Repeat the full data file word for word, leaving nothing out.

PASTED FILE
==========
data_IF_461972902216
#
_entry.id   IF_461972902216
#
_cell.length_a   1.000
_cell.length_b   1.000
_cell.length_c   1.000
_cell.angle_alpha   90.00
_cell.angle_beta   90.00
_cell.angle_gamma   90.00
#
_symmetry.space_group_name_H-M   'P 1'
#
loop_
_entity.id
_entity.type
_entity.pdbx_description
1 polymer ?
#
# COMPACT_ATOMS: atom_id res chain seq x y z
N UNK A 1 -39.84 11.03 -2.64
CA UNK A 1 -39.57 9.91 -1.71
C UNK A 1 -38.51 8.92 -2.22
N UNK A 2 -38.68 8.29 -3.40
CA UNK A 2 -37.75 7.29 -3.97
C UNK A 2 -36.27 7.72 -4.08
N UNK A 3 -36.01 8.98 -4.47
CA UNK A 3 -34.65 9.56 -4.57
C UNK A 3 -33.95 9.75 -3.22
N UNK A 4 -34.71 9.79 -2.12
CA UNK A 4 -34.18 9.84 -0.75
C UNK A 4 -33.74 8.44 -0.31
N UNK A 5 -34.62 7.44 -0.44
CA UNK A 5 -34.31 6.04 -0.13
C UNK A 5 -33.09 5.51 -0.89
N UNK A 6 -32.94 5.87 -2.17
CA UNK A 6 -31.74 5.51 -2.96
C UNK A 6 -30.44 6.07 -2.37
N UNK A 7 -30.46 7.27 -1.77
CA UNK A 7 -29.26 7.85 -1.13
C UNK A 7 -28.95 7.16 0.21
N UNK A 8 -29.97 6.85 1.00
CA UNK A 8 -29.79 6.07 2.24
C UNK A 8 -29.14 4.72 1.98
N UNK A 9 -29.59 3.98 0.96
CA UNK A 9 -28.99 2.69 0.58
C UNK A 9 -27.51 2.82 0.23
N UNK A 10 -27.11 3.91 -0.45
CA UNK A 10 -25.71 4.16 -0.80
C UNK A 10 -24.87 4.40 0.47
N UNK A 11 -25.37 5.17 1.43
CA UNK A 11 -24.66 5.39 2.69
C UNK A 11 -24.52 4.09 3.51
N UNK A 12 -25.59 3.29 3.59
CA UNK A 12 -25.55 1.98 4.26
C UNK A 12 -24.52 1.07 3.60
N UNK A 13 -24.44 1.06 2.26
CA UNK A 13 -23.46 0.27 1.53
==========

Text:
data_IF_461972902216
#
_entry.id   IF_461972902216
#
_cell.length_a   1.000
_cell.length_b   1.000
_cell.length_c   1.000
_cell.angle_alpha   90.00
_cell.angle_beta   90.00
_cell.angle_gamma   90.00
#
_symmetry.space_group_name_H-M   'P 1'
#
loop_
_entity.id
_entity.type
_entity.pdbx_description
1 polymer ?
#
# COMPACT_ATOMS: atom_id res chain seq x y z
N UNK A 1 -39.84 11.03 -2.64
CA UNK A 1 -39.57 9.91 -1.71
C UNK A 1 -38.51 8.92 -2.22
N UNK A 2 -38.68 8.29 -3.40
CA UNK A 2 -37.75 7.29 -3.97
C UNK A 2 -36.27 7.72 -4.08
N UNK A 3 -36.01 8.98 -4.47
CA UNK A 3 -34.65 9.56 -4.57
C UNK A 3 -33.95 9.75 -3.22
N UNK A 4 -34.71 9.79 -2.12
CA UNK A 4 -34.18 9.84 -0.75
C UNK A 4 -33.74 8.44 -0.31
N UNK A 5 -34.62 7.44 -0.44
CA UNK A 5 -34.31 6.04 -0.13
C UNK A 5 -33.09 5.51 -0.89
N UNK A 6 -32.94 5.87 -2.17
CA UNK A 6 -31.74 5.51 -2.96
C UNK A 6 -30.44 6.07 -2.37
N UNK A 7 -30.46 7.27 -1.77
CA UNK A 7 -29.26 7.85 -1.13
C UNK A 7 -28.95 7.16 0.21
N UNK A 8 -29.97 6.85 1.00
CA UNK A 8 -29.79 6.07 2.24
C UNK A 8 -29.14 4.72 1.98
N UNK A 9 -29.59 3.98 0.96
CA UNK A 9 -28.99 2.69 0.58
C UNK A 9 -27.51 2.82 0.23
N UNK A 10 -27.11 3.91 -0.45
CA UNK A 10 -25.71 4.16 -0.80
C UNK A 10 -24.87 4.40 0.47
N UNK A 11 -25.37 5.17 1.43
CA UNK A 11 -24.66 5.39 2.69
C UNK A 11 -24.52 4.09 3.51
N UNK A 12 -25.59 3.29 3.59
CA UNK A 12 -25.55 1.98 4.26
C UNK A 12 -24.52 1.07 3.60
N UNK A 13 -24.44 1.06 2.26
CA UNK A 13 -23.46 0.27 1.53